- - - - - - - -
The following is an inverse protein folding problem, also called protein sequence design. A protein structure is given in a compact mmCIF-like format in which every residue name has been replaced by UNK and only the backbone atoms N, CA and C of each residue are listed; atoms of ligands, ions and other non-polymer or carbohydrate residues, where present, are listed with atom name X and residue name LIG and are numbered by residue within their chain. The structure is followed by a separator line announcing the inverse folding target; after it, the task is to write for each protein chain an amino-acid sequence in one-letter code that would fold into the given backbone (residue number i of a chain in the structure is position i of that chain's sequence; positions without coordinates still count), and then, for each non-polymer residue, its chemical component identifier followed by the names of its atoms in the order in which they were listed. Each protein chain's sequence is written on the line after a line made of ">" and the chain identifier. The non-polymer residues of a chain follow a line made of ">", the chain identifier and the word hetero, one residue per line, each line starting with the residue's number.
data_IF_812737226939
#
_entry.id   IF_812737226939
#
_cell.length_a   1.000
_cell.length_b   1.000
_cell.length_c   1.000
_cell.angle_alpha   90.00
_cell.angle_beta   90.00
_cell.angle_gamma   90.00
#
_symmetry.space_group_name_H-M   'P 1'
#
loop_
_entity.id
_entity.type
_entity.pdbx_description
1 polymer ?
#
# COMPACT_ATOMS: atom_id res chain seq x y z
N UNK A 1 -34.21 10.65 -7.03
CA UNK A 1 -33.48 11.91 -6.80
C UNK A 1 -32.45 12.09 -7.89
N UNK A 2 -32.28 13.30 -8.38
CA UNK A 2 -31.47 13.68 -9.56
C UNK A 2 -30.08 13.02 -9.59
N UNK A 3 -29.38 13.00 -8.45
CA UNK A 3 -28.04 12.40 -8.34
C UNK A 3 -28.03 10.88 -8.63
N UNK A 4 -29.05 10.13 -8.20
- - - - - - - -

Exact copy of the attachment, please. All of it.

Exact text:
The following is an inverse protein folding problem, also called protein sequence design. A protein structure is given in a compact mmCIF-like format in which every residue name has been replaced by UNK and only the backbone atoms N, CA and C of each residue are listed; atoms of ligands, ions and other non-polymer or carbohydrate residues, where present, are listed with atom name X and residue name LIG and are numbered by residue within their chain. The structure is followed by a separator line announcing the inverse folding target; after it, the task is to write for each protein chain an amino-acid sequence in one-letter code that would fold into the given backbone (residue number i of a chain in the structure is position i of that chain's sequence; positions without coordinates still count), and then, for each non-polymer residue, its chemical component identifier followed by the names of its atoms in the order in which they were listed. Each protein chain's sequence is written on the line after a line made of ">" and the chain identifier. The non-polymer residues of a chain follow a line made of ">", the chain identifier and the word hetero, one residue per line, each line starting with the residue's number.
data_IF_812737226939
#
_entry.id   IF_812737226939
#
_cell.length_a   1.000
_cell.length_b   1.000
_cell.length_c   1.000
_cell.angle_alpha   90.00
_cell.angle_beta   90.00
_cell.angle_gamma   90.00
#
_symmetry.space_group_name_H-M   'P 1'
#
loop_
_entity.id
_entity.type
_entity.pdbx_description
1 polymer ?
#
# COMPACT_ATOMS: atom_id res chain seq x y z
N UNK A 1 -34.21 10.65 -7.03
CA UNK A 1 -33.48 11.91 -6.80
C UNK A 1 -32.45 12.09 -7.89
N UNK A 2 -32.28 13.30 -8.38
CA UNK A 2 -31.47 13.68 -9.56
C UNK A 2 -30.08 13.02 -9.59
N UNK A 3 -29.38 13.00 -8.45
CA UNK A 3 -28.04 12.40 -8.34
C UNK A 3 -28.03 10.88 -8.63
N UNK A 4 -29.05 10.13 -8.20